Written by Susannah Streeter, senior investment and markets analyst, Hargreaves Lansdown
A small pulse of positivity shot through the FTSE 100 on the open, following gains in Asia and on Wall Street, as the long awaited meeting of central bankers gets underway in the US.
Now the day has finally arrived, the nervousnesss which swept through indices earlier in the week has been kept at bay. The expectation that the US Federal Reserve will keep hiking rates to beat down inflation has already been priced in to some extent. Fed chair Jerome Powell will be choosing his words for his speech tomorrow ultra carefully, given that any nuance can be a market mover, and investors will be watching for any signs of the Fed’s flexibility or stubbornness in terms of its intended path of interest rate rises.
Tesla’s aim to make the shares more affordable for retail investors gave shares a lift before the split came into effect, although much of the gains evaporated towards the end of the session. The sheer weight of Tesla on indices helped lift the overall performance despite unease seeping through investors over just how much higher interest rates will go. With Tesla shares set to trade at a third of yesterday’s value, this more accessible price, may well draw more Musk fans to hold a tiny slice of the company. But it’s highly unlikely that shares will perform the same acrobatic jump which followed the last stock split given the caution surrounding tech stocks right now.
On the London market, British Gas owner Centrica’s shares lifted on the open before losing some ground, with investors largely shrugging off the impact of the company’s announcement to donate 10% of retail supply profits from British Gas into an emergency fund to help customers pay bills. This is small change given that although Centrica reported adjusted operating profits of £1.3bn in the six months to June, British Gas’s retail supply profits, came in at £98m. In terms of the scale of the energy crisis affecting homeowners, this is like holding a cake sale to mend a church roof, particularly as on Friday another expected painful rise in the price cap will see bills shoot up dramatically again.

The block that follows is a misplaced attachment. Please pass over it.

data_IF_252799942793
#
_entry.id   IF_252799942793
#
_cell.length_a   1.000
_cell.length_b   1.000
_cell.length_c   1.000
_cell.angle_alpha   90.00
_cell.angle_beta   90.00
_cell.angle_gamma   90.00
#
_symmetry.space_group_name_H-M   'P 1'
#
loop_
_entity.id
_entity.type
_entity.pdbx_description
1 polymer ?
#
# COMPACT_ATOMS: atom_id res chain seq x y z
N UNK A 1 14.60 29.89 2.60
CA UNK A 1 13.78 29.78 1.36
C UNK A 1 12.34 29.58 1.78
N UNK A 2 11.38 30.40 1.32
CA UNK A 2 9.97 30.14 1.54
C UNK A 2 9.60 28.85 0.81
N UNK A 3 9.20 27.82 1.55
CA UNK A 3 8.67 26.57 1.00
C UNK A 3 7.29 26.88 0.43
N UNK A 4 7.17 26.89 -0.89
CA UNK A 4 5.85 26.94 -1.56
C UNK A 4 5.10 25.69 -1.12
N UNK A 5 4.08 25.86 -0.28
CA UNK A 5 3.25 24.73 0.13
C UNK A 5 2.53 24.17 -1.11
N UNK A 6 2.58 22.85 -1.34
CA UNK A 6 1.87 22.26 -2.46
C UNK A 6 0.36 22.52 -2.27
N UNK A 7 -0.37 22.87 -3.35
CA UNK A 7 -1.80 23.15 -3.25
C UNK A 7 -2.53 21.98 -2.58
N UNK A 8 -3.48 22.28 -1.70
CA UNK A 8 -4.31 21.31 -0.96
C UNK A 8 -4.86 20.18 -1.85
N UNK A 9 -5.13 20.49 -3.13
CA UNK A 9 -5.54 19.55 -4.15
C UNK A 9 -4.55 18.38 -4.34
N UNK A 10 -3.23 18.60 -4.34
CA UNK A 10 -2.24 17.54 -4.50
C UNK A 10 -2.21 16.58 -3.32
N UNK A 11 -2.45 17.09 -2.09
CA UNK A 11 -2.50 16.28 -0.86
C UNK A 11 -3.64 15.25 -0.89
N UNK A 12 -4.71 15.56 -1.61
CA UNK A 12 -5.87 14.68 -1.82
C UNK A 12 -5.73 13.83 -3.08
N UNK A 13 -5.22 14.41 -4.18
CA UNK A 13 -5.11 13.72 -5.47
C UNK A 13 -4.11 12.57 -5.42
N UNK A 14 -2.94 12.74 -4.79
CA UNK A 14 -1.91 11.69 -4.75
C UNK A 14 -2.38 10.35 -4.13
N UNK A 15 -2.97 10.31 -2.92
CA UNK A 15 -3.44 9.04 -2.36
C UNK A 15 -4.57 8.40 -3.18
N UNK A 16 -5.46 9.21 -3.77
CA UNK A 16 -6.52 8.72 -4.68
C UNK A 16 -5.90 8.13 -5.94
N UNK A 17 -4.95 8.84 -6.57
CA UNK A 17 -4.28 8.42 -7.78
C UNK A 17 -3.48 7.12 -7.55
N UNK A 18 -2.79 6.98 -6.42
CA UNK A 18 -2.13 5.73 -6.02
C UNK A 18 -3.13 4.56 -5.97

On the wholesale market, gas is on a seemingly unstoppable march upwards again, a dramatic move which will intensify the energy crisis. UK gas prices reached levels not seen since March, while European gas prices set off like a rocket again amid persistent supply fears, reaching fresh record levels. Already plans are being brought in to save energy which will darken streets across Germany and make public buildings colder, but much tougher measures may have to be enforced given dwindling gas reserves.
The yawning gap of talent to fill the record level of vacancies in the UK has sent companies scuttling to recruiter Hays for help. Annual operating profit jumped by 128% to just over £210 million for the year ending June 30, up from £95.1 million a year earlier. The fight for staff has been intense since the pandemic eased, and although vacancies have dropped back a little in July they are still very high and payroll employment was also at a record. Investors expect that for now the company will keep making hay while the sun shines, but given the more ominous clouds hovering over the UK economy, these ultra favourable conditions for the recruitment market are at risk of receding.